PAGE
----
Over the summer, Trinity College students Tanuja Budraj ’21 and Fede Cedolini ’22 worked in partnership with the Jewish Historical Society of Greater Hartford on a new exhibit, “Trailblazer: Connecticut Jewish Women Making History.” This traveling exhibit, which opens September 3rd and runs through October 2nd, 2019, highlights the stories “women’s rights activists, artists, journalists, and health and education reformers in the Hartford area and beyond who overcame obstacles of gender, social class, and religious identity to make changes that continue to impact our lives today.”
The students began their work by delving into the archives available to them at the Jewish Historical Society of Greater Hartford, the Hartford Public Library, the Connecticut Historical Society, and the Trinity College library– their task was to identify important photographs, newspaper articles, and documents to piece together the lives and stories of each trailblazer. These materials were the basis for creating both a traveling paneled exhibit as well as an expanded online version of the exhibit which will be on the Jewish Historical Society’s website. Community partner Estelle Kafer says she hopes the online version of the exhibit will be used as an educational tool that can reach much larger numbers of people than a physical exhibit.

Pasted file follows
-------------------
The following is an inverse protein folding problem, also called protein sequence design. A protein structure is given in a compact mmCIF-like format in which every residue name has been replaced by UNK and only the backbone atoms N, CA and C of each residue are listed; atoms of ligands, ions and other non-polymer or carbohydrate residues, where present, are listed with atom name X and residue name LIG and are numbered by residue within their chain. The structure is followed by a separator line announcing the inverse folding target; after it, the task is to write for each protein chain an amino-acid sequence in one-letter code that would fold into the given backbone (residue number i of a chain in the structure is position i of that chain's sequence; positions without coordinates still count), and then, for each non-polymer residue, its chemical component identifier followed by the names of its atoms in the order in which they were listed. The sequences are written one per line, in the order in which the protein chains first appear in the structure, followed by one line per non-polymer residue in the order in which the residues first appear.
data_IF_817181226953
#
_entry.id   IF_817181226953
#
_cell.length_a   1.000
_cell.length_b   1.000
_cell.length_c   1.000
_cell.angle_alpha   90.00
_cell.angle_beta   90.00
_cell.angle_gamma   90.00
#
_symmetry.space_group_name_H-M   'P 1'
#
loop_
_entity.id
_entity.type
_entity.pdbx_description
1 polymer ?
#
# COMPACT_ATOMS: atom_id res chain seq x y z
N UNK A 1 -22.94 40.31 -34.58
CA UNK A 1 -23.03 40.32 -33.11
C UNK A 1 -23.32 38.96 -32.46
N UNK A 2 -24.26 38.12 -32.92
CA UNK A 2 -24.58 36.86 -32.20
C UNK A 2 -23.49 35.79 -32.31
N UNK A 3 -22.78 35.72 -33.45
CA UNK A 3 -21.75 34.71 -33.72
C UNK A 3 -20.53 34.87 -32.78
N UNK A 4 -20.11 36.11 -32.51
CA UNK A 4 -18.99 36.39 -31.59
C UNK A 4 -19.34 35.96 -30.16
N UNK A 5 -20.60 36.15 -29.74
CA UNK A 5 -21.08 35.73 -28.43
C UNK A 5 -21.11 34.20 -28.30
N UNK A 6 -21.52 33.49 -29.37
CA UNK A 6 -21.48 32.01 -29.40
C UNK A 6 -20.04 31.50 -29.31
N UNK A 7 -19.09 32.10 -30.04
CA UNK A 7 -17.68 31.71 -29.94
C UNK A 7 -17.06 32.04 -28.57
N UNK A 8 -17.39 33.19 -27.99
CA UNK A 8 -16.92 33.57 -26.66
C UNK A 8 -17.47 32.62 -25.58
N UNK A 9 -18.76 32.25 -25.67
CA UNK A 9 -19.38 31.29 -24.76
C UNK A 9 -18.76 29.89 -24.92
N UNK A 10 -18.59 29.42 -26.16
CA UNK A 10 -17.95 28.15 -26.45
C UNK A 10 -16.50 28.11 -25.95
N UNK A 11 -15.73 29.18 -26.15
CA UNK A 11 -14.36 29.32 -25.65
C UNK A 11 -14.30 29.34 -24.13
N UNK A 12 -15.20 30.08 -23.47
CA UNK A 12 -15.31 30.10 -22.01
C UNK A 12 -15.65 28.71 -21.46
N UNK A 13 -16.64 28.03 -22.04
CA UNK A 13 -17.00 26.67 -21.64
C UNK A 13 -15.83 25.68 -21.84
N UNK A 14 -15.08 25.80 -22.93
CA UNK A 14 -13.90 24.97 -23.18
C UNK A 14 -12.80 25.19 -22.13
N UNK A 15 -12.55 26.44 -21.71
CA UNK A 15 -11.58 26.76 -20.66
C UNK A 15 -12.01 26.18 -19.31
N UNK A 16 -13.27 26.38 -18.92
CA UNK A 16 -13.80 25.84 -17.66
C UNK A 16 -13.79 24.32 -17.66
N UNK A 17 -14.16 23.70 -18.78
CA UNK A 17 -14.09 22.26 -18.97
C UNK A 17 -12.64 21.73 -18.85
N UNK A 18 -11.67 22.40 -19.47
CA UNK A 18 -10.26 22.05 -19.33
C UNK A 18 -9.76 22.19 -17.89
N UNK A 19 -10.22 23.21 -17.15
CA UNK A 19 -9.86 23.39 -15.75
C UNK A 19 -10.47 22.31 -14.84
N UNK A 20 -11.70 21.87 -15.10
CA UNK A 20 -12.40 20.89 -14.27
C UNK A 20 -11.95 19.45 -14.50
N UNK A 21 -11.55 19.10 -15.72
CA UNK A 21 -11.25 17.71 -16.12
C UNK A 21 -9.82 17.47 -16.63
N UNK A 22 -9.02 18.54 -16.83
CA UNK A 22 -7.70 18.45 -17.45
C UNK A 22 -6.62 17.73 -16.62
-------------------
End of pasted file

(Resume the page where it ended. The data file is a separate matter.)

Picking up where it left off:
We were able to catch up with Tanuja and Estelle on site at the Jewish Historical Society this summer. When reflecting on the project, Tanuja said having the exposure to lots of digital tools and being able to identify her skills as historian has been a major benefit to her.
I think [this experience] is giving me a preview into what history degree holders do, and what they could do, and now I can say I’ve had an experience working in an archive, which is very important in historical work whether you’re writing a book, or teaching, or doing archival work. I’ve also developed better research skills and the program has exposed me to what it’s like to be a researcher 9-5. -Tanuja Budraj ’21
The Public Humanities Collaborative (PHC) is a summer research opportunity that brings together students, faculty, and individuals and organizations in Hartford to work on public humanities: the study of how people interpret stories of our human experience. PHC is a component of Trinity College’s Summer Research Programthat is funded by a grant from the Andrew W. Mellon Foundation. To learn more, visit http://cher.trincoll.edu/phc or contact Director of Community Learning Megan.Hartline@trincoll.edu.
To learn more about the Jewish Historical Society of Greater Hartford, visit jhsgh.org